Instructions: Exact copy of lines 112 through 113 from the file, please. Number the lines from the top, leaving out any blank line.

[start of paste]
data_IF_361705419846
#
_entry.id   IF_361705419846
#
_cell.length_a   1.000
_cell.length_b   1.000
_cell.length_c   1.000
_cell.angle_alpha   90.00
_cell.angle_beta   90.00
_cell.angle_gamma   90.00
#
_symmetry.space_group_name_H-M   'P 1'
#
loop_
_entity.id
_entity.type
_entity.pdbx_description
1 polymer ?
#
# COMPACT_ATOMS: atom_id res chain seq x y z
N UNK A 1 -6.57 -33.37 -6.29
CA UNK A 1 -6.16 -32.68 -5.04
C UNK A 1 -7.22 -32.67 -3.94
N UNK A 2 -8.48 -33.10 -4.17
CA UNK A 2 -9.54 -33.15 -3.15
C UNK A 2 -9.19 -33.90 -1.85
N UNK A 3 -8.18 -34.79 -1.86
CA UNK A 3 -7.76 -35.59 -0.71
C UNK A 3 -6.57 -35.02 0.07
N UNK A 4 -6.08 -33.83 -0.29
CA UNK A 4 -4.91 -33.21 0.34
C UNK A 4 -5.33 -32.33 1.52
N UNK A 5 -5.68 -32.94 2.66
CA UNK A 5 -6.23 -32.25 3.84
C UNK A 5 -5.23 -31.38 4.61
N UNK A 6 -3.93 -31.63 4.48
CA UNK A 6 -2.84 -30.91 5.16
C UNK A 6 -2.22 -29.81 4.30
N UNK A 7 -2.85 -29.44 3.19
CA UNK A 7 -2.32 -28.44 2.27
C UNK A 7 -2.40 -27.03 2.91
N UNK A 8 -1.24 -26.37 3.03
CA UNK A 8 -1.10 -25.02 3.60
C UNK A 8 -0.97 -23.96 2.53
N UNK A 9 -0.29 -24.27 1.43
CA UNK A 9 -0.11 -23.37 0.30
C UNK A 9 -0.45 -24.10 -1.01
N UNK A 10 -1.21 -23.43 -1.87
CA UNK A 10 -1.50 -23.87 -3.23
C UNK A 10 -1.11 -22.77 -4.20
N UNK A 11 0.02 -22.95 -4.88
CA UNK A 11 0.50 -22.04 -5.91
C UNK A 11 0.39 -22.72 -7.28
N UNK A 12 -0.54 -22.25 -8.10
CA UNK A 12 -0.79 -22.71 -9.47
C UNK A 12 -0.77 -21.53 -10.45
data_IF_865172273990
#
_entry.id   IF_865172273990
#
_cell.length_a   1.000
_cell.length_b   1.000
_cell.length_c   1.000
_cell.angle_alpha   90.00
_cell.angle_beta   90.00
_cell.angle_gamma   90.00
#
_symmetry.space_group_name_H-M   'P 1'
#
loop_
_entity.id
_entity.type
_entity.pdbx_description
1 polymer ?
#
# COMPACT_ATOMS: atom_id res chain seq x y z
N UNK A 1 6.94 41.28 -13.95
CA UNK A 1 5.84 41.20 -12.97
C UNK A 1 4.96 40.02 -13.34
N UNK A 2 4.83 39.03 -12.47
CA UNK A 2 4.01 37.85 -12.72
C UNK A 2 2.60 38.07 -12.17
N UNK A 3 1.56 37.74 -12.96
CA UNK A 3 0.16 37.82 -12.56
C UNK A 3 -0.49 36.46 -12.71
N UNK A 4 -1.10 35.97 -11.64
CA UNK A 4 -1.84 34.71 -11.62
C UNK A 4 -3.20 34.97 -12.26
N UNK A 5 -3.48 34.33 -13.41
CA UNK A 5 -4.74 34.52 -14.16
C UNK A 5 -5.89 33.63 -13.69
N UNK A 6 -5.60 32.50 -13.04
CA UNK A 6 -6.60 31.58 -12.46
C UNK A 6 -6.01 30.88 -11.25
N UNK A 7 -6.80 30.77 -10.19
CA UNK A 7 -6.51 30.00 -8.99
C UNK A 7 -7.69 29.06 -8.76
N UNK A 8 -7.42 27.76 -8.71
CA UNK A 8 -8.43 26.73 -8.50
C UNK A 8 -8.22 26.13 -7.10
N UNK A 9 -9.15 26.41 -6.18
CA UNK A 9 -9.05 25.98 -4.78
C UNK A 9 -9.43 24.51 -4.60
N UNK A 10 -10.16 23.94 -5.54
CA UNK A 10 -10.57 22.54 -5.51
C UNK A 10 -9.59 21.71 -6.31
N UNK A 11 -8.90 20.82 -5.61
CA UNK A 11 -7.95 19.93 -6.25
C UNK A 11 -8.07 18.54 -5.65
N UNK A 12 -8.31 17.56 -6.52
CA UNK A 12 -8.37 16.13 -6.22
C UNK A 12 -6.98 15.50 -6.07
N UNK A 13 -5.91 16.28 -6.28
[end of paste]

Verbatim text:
C UNK A 12 -6.98 15.50 -6.07
N UNK A 13 -5.91 16.28 -6.28